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Ex-Cub Byrd: Wrigley needs batting cage

CHICAGO -- Former Chicago Cubs outfielder Marlon Byrd said the biggest problem with Wrigley Field from a players' standpoint is the lack of a batting cage.

"With all the day games it is hard to get in any extra work," said Byrd, whose New York Mets opened a series at Wrigley Field on Friday. "The only way to hit is walking across the field into the right field cage and hit before BP or on a rainy day. In every other ballpark you can hit in a cage by your own dugout before during and after games."

At Wrigley, players have to go up in the clubhouse and hit a ball off a tee into netting as the only way to get ready to hit or get loose.

"During the game in all the other parks you can get in a cage and take a few swings to get ready," said Byrd, who played with the Cubs from 2010 through early 2012. "Pinch hitters can't get loose or see any pitching before they hit here. They can't see a live arm or work on hitting a certain pitch that a reliever throws. In the cages elsewhere you can hit off of a slider machine and get ready."

Free agents look at workout facilities as a key for preparation in their prospective home park.

"Look at the state-of-the-art spring training facility (the Cubs) are building in Mesa," said Byrd, who is batting .271 with the Mets this season. "I think it will be a huge letdown for the guys coming from their beautiful new facility after spring training to this older field type of clubhouse with cramped quarters."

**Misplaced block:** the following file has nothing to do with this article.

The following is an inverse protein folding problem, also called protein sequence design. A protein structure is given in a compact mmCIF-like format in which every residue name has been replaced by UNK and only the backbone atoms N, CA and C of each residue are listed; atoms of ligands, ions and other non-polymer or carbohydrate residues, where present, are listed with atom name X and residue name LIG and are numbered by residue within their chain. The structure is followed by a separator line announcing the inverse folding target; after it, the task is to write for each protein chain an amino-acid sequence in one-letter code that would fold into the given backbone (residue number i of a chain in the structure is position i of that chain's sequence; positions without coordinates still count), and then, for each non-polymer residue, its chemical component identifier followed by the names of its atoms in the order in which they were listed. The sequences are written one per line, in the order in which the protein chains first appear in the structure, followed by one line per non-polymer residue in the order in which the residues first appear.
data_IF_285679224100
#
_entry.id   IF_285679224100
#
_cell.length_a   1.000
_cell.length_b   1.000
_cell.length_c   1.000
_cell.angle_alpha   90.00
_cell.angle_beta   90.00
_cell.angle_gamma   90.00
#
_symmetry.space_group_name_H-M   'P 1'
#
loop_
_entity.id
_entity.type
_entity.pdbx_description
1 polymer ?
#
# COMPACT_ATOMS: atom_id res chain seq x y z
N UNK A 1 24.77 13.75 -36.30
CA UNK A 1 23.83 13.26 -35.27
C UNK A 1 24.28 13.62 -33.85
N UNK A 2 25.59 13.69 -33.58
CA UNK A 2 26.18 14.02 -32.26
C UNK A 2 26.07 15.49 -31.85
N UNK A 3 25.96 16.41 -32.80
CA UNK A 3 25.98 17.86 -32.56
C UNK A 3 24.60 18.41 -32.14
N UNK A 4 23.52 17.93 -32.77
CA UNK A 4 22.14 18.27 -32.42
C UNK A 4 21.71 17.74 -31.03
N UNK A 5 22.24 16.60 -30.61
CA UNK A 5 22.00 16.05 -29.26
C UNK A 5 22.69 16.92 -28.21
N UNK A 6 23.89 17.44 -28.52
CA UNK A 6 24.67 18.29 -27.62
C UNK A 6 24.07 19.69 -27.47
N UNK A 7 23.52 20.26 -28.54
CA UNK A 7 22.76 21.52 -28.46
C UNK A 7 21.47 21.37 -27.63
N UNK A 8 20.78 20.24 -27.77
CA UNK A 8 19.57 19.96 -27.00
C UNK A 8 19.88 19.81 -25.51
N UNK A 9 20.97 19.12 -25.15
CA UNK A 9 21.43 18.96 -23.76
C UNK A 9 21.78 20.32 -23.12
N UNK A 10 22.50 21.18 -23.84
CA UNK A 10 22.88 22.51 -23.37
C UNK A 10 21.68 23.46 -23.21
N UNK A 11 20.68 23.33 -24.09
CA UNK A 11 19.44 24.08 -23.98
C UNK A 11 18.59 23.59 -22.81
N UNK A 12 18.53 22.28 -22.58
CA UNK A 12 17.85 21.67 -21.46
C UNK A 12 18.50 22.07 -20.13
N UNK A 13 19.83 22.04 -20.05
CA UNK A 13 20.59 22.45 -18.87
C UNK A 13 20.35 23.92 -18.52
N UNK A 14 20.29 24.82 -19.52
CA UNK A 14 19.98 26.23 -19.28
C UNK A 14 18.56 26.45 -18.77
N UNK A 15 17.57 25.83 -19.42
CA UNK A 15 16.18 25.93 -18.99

Byrd said former hitting instructor Rudy Jaramillo was promised a batting cage when he was recruited as hitting coach before the 2010 season.

"He was excited about plans to have a batting cage," Byrd said. "They told him he would have one next to the home dugout. It didn't happen the three years he was here, and I am not sure what happened. I think it would have helped him and our hitters be better."

Byrd and Jaramillo were moved out in 2012. Jaramillo was fired before the All Star break, and Byrd was traded to the Boston Red Sox in May 2012 after suffering through a horrendous slump to start the season. He was eventually suspended for violating baseball's substance abuse program and served a 50-game suspension. Byrd went to Mexico over the winter and played himself back into shape.

"It wasn't humbling at all," Byrd said Friday. "It was something that needed to be done. I am not afraid to work. Things happen for a reason and for some reason it was meant for me to go to Mexico and play. The 50-game suspension I had was unfortunate but at the same time it took me down on a path I needed to go down. I walked every bit of it and came out on the right side."

Byrd is a big fan of Cubs ownership and still considers Tom Ricketts a friend.

"They are trying to get this ballpark up to date for the fans and players as well," he said. "Free agents go to visit cities as part of the process of deciding where they want to play. Look, guys come through Citi Field, they see that is an amazing facility. If I was a player right now and had to choose between New York and Chicago based on facilities, I would choose New York all of the time."